Pre-K For Some Kids Isn’t Enough

We’ve already made the case that it’s important to focus on quality when we talk about expanding pre-K. And we’ve provided some examples of what a great pre-K classroom can look like. But what will it take to actually achieve this at scale, so that every child has access to high-quality early learning opportunities?

As an organization focused on educational opportunities for children in high-poverty communities, it might make sense for us to advocate for quality pre-K only for those kids who need it most. To be clear, we think providing low-income children with high-quality early learning is an urgent matter of social justice. Gaps in educational outcomes between low-income children and their more affluent peers are present as early as 18 months

But with such life-changing outcomes within reach, we can’t choose between quality and universal access: We need both. Without public pre-K for all children, we’ll continue to perpetuate two systems of early learning, separated by income and race—public pre-K for only our lowest-income children, and private pre-K for their more affluent peers. And because most public pre-K programs require families to live far below the federal poverty level (to qualify for Head Start, for example, families must be living at 130 percent of the federal poverty line), families living at or above the poverty line often have no affordable options at all. Plus, research shows that socioeconomically diverse early childhood classrooms have benefits for kids of all backgrounds.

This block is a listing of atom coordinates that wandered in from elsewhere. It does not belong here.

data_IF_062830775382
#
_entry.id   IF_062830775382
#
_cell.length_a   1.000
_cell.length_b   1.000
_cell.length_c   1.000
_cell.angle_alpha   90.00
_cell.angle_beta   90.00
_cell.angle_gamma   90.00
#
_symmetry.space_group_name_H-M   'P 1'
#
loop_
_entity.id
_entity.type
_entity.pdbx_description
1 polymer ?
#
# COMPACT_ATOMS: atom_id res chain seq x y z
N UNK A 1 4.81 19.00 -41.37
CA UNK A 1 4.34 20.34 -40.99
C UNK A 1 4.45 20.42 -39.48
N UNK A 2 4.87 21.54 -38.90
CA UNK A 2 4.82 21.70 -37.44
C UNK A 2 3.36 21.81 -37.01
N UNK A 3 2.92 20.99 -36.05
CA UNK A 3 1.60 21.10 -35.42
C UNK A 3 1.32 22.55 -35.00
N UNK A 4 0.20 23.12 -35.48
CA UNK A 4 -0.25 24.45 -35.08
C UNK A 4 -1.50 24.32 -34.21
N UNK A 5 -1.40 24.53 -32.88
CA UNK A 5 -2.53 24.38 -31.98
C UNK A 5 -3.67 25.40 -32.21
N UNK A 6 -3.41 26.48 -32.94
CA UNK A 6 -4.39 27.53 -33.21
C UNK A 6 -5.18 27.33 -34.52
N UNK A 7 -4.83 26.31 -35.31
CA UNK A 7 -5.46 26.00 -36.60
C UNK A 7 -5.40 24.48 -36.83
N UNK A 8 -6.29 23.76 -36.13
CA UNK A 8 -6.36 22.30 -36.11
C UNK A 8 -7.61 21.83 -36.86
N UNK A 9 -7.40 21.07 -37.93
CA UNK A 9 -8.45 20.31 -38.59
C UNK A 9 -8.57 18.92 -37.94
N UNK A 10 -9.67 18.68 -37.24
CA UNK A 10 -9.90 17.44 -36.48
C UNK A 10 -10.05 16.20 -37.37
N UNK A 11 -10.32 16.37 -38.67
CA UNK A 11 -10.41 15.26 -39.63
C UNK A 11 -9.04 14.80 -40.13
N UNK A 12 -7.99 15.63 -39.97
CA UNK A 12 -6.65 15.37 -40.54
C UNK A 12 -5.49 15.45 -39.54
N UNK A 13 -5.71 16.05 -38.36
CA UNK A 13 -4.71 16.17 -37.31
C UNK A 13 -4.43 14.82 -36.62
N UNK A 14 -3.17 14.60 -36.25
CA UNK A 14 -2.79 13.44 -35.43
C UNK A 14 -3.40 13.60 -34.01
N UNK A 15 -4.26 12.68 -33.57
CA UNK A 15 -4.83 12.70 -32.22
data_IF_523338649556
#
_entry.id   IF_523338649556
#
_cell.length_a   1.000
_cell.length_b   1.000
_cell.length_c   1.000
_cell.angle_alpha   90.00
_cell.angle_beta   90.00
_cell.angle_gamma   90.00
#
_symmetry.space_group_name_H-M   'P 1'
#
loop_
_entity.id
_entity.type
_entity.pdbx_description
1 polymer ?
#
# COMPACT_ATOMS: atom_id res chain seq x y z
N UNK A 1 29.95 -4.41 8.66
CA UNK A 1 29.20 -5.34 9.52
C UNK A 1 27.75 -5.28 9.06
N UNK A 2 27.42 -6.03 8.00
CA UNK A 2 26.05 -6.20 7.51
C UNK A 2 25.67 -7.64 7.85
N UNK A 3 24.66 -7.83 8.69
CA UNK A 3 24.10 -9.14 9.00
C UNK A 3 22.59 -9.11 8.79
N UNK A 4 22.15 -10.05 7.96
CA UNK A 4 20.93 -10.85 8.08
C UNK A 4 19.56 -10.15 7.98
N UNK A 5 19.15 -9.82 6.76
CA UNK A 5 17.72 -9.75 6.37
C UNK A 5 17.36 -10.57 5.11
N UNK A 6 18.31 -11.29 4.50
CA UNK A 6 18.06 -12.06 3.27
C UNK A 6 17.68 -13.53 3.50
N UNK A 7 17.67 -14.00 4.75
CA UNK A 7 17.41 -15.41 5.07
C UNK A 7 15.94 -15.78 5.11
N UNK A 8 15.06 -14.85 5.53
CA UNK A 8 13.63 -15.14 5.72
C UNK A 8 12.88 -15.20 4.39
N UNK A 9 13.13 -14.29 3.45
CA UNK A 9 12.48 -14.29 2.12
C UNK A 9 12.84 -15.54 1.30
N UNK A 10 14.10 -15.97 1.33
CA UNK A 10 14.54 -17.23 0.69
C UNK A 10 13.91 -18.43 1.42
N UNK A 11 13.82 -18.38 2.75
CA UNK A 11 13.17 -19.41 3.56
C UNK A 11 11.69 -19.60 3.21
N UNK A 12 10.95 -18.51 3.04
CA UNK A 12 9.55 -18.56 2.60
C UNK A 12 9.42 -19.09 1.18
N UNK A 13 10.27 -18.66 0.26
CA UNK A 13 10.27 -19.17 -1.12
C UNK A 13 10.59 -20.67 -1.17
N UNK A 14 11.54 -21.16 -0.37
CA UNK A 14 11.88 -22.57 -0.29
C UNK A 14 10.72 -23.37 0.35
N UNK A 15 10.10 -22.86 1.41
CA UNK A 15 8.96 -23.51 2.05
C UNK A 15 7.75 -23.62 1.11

It’s difficult to balance the fact that so many kids need better options right now with the realities of the field. As we take early childhood programs to scale, we can’t let their quality slide. As they approach this challenge, states and districts should consider the following:

Focus on the neediest kids first. Funding limitations only mean we should prioritize which kids are served first as we work to expand early childhood options. Consider population trends, academic achievement and economic need to determine where new early childhood options can have the most impact. Based on these findings, prioritize creating phased implementation plans to prioritize getting new early childhood programs to the families that need them most, then build toward pre-K for all kids.

As we’ve seen in places like Oklahoma and New York City, it is possible to provide universal pre-K when states and districts prioritize it as part of their standard educational obligation to students—much as kindergarten has become widely funded, even though it is still not compulsory in most states. It takes time. After launching Pre-K For All in 2008, Washington, D.C. now enrolls more than 70 percent of its three-year-olds and more than 90 percent of its four-year-olds in public pre-K, through a mix of district-, charter- and community-based programs.